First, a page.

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What Is Price-to-Book Ratio? Definition, How to Calculate & FAQ

When investors seek to value a company by comparing its stock price to its shareholders’ equity, they turn to the price-to-book ratio.
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What Is Price-to-Book Ratio?

Price-to-book ratio is a metric that values a company based on its market price relative to its net assets, typically calculated on a per-share basis. It’s comparable to other ratios such as price-to-earnings in that it is one common way investors try to determine whether a company is undervalued or overvalued.

The ratio is used mainly for valuing publicly traded companies since market prices, as well as their assets and liabilities, are publicly available.

How Do You Calculate Price-to-Book Ratio?

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Calculating the ratio may involve a few steps, depending on the availability of information. Companies may provide their book value of equity, or what is known as shareholders’ equity, on the balance sheet of their quarterly or annual filing of their financial statement to the Securities and Exchange Commission. Book value of equity, or simply book value, may also appear on data provided by third-party financial data providers such as Bloomberg.

The fundamental way to calculate price-to-book ratio is to divide market capitalization by book value.

Calculating on a per-share basis involves a few steps, but the ratio works the same way. Divide market capitalization by the number of shares outstanding. Then, divide book value by the number of shares outstanding. Dividing the market capitalization quotient by the book value quotient will result in the P/B ratio.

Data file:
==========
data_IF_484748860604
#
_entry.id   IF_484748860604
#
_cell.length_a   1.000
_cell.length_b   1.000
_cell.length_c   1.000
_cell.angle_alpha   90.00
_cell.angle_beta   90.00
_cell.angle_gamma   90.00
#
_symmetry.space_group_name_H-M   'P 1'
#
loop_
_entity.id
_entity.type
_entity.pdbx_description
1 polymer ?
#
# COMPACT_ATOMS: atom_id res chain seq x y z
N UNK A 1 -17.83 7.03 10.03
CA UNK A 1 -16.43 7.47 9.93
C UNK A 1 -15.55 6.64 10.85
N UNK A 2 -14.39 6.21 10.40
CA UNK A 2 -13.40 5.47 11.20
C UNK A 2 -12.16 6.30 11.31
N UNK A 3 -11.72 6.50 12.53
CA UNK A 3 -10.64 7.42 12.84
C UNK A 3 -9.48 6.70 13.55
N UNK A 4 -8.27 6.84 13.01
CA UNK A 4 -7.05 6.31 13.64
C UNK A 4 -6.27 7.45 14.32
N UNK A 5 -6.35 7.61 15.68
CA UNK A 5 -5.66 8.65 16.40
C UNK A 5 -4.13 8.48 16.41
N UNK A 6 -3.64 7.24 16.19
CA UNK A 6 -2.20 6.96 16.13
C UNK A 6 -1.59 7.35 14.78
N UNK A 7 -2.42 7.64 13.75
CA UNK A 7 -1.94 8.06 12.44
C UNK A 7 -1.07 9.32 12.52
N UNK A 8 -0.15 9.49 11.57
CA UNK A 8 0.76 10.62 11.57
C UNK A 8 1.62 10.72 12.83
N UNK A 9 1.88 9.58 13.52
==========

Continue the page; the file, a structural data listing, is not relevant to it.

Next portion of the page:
Below is a table of price-to-book ratios of the 10 biggest companies on the S&P 500 by market value based on their financial statements from the end of the third quarter of 2021. 

TheStreet Dictionary Terms

Shares outstanding and book value are taken from companies' filings as of the end of their reporting period for the third quarter of 2021. Stock prices are as of November 30, 2021. Market capitalization and book value are expressed in millions of dollars. Alphabet, Meta Platforms, and Berkshire Hathaway have different classes of stock. This table displays their Class A stock and shares outstanding, but market capitalization is calculated by combing the values of their classes of stock. 

CompanyShares OutstandingStock PriceMarket CapitalizationBook ValueP/B Ratio

Apple

16,406,397,000

165.30

2,711,977

63,090

43.0

Microsoft

7,507,980,444

330.67

2,482,664

151,978

16.3

Amazon

507,147,620

3,507.07

1,778,602

93,404

19.0

Alphabet

663,763,994

2,837.95

1,758,930

244,567

7.2

Tesla

1,004,264,852

1,144.76

1,149,642

27,053

42.5

Nvidia

2,500,000,000

326.76

816,900

23,798

34.3

Meta Platforms

2,781,759,516

324.46

767,763

133,360

5.8

Berkshire Hathaway

1,304,096,645

416,876

619,096